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A PC has a lot of components that can cause boot issues. So if your PC fans are spinning but won’t boot, you’d have to find and isolate the part that causes the problem. Let’s talk about how you can do it properly on your computer.

AdobeStock_310310155 cooler fan of power supply unit

1. Check the Power Supply Voltage

When you’re experiencing boot issues with your computer, the power supply unit (PSU) is the first thing you always need to check. It’s responsible for delivering power to all the components of your PC. If it’s faulty or doesn’t have a stable voltage output, one of your components won’t be able to boot properly.

You’ll need a voltmeter to test all the pins on your power supply. If you’re unsure how to do it, here’s a detailed guide from Lifewire showing how to check your PSU using a multimeter.

Remember, your PSU pins should have the correct voltage output and stable readings. If the reading for one of the pins is too high, too low, or fluctuating, then it could be why you’re having boot issues.

2. Check the Power Supply Connectors

Similar to the voltage output, if one of the PSU connectors isn’t seated correctly, then it won’t be able to deliver the power that your computer needs to boot up. Checking these connectors may sound mundane, but it’s an essential part of the process when trying to isolate the part that’s causing the problem.

Try to check all the connector pins and see if one of them is loosely connected to a computer part. These connectors should click into place to have a proper connection from the power supply to your computer.

3. See Where the HDMI and DP Cables Are Connected

If you have a GPU (Graphics Processing Unit), you’ll need to connect the HDMI or DP cables to the GPU ports and not to the motherboard ports. If you have a GPU and the HDMI/DP cables are connected to the motherboard, you might experience the same symptoms as a PC that’s not booting up.

We had to deal with several computers that had the same issues, only to find out that the HDMI or DP cables were connected to the motherboard. When it happens, your PC will boot normally, fans are spinning, lights are lighting up, and you’ll even hear the beep sounds, but nothing shows up on the monitor, which may seem like the PC is not booting up.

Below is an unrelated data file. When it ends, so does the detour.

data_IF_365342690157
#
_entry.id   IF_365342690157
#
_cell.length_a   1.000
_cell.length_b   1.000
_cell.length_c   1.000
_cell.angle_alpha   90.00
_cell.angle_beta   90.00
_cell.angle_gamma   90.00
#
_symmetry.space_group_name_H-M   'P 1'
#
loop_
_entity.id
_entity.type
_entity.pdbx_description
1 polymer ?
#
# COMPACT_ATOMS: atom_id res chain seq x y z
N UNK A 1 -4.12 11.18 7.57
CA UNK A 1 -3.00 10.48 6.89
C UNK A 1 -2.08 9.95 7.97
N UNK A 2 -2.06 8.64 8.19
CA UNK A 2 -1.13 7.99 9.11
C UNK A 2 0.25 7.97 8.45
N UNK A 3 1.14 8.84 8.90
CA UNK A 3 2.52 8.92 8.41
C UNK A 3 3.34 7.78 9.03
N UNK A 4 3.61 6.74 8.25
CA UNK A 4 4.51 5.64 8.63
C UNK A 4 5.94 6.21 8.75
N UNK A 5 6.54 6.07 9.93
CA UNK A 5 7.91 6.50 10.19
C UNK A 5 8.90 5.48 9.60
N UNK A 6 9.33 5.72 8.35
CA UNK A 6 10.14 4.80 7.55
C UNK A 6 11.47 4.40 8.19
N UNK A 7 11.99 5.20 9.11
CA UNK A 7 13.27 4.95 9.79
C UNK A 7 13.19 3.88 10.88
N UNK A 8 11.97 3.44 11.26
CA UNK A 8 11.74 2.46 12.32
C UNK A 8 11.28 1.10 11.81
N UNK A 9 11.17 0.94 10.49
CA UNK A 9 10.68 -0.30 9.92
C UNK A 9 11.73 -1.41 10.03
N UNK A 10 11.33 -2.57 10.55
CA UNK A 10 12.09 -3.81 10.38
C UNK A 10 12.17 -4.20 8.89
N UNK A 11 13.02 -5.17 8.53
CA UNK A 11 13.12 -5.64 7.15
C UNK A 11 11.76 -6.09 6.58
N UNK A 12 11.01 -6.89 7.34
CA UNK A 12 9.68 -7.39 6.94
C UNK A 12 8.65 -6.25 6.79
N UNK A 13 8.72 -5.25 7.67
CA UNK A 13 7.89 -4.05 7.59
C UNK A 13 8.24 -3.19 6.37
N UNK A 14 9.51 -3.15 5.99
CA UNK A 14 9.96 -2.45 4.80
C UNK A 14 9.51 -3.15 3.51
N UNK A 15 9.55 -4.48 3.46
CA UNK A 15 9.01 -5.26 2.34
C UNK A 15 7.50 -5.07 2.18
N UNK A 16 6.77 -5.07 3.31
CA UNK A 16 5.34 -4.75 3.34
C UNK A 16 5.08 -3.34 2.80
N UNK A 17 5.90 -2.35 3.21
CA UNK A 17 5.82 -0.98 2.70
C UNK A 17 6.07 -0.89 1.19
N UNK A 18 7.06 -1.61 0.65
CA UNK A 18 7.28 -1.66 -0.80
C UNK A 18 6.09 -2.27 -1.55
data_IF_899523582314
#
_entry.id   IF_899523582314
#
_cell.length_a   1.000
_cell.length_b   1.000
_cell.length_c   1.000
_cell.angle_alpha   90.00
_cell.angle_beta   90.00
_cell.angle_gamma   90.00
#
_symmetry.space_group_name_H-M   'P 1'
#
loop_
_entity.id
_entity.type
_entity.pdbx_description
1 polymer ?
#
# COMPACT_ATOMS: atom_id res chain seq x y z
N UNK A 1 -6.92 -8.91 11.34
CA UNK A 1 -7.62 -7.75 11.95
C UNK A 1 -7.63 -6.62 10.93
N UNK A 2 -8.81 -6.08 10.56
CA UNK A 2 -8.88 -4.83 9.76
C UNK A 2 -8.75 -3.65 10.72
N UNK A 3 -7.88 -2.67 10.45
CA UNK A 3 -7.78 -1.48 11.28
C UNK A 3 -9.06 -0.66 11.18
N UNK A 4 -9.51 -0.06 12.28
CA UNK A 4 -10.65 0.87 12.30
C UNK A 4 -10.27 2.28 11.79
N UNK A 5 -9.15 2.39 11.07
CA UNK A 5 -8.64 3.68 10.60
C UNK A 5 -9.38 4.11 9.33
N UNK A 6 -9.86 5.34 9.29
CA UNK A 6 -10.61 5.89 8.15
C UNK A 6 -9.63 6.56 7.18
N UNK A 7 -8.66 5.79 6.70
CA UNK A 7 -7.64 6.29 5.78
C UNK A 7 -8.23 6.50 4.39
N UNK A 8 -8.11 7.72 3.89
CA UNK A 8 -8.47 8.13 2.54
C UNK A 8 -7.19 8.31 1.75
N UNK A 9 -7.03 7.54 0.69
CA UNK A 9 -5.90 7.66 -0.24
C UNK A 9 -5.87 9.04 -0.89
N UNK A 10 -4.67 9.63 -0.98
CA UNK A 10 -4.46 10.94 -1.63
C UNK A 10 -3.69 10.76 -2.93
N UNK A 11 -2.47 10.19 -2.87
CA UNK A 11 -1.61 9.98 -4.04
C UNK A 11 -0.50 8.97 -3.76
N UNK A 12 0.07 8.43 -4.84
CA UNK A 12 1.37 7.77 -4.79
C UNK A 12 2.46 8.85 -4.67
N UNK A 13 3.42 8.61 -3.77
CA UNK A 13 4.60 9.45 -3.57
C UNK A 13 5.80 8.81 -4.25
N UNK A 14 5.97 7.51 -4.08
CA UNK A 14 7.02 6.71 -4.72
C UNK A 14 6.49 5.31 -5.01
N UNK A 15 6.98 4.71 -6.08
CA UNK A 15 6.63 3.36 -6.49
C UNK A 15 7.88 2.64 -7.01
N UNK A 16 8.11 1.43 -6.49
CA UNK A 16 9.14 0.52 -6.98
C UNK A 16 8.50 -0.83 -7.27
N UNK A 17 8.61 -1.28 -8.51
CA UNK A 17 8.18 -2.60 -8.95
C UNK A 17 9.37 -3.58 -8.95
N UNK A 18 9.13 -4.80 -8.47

So before you disassemble your PC to conduct a proper diagnosis, check your monitor cables. If you only need to reconnect it, you’ve saved yourself from a lengthy process of isolating the issue and possibly replacing a working PC component.

4. Check and Locate the Faulty Component

Once you’ve confirmed that your power supply is working and all the cables are correctly in place, the next step is isolating all the parts and determining which is causing the boot issue. It will be a methodical process, so follow all the steps carefully to find the component that’s preventing the computer from booting up.

It will be easier if you have spare PC parts because you can pinpoint what’s causing the problem. However, narrowing it down to 2 possible faulty parts is good enough for you to start working on a possible fix or replacement.

Boot With Minimal Components

Remove everything from the power supply except the bare parts your computer needs to boot. It would include the following:

  • The motherboard
  • The CPU (Central Processing Unit)
  • At least one RAM stick in the memory slot. If you’re using paired RAM, you’ll need both on your motherboard for the PC to boot.

Remember, whenever you’re trying to isolate computer parts to determine which is faulty, you’d have to add every component one by one and keep rebooting it until you find which part is causing the issue.

This first step is the most complicated process because if your PC doesn’t boot, you’ll have to determine which between the motherboard, CPU, and RAM sticks are having issues.

Doing this will be easy if you have spare parts that you can use for testing. However, we assume you don’t have any for these parts because an average PC user wouldn’t have a working motherboard, RAM, or CPU in storage.

Here’s what you have to do to proceed with the test:

  1. Turn your PC on.
  2. If your PC fails to boot, proceed to Step 3b. You’ve also narrowed the possibilities down to three parts. However, you’d need to test it with another unit to pinpoint which of them is having issues. If you don’t have spare parts for your computer, you have two options:
    1. Make a little bit of an educated guess based on your testing results.
    2. Take all three parts to a computer technician to pinpoint the faulty component.
  3. If your PC successfully boots, proceed to Step 3f. You can also worry a lot less because none of your major components (motherboard and CPU) is causing the issues, and replacing or repairing the other parts will be a lot easier.

AdobeStock_176206056 Image of a slanted ram memory on a white background. Equipment and computer hardware

Replace the RAM Stick if It Doesn’t Boot

If you have a spare RAM stick that you can use for testing, try replacing the one that you have on the memory slot. When placing the memory stick, ensure that both sides click into place to avoid problems with its operation. If your RAM is paired, you might have to ask someone for an extra RAM stick that you can try.

RAM sticks are the easiest and cheapest to replace, so you must be 100% sure that your memory sticks aren’t causing boot issues before you start isolating or replacing the other parts. You’d want to do every possible test on your RAM stick before ruling it out because replacing the motherboard or CPU is much more expensive and time-consuming.

If you don’t have access to extra memory sticks, don’t buy one yet. Instead, proceed to the other steps to ensure that the other parts are not causing the issue.

Drain or Clear the CMOS Battery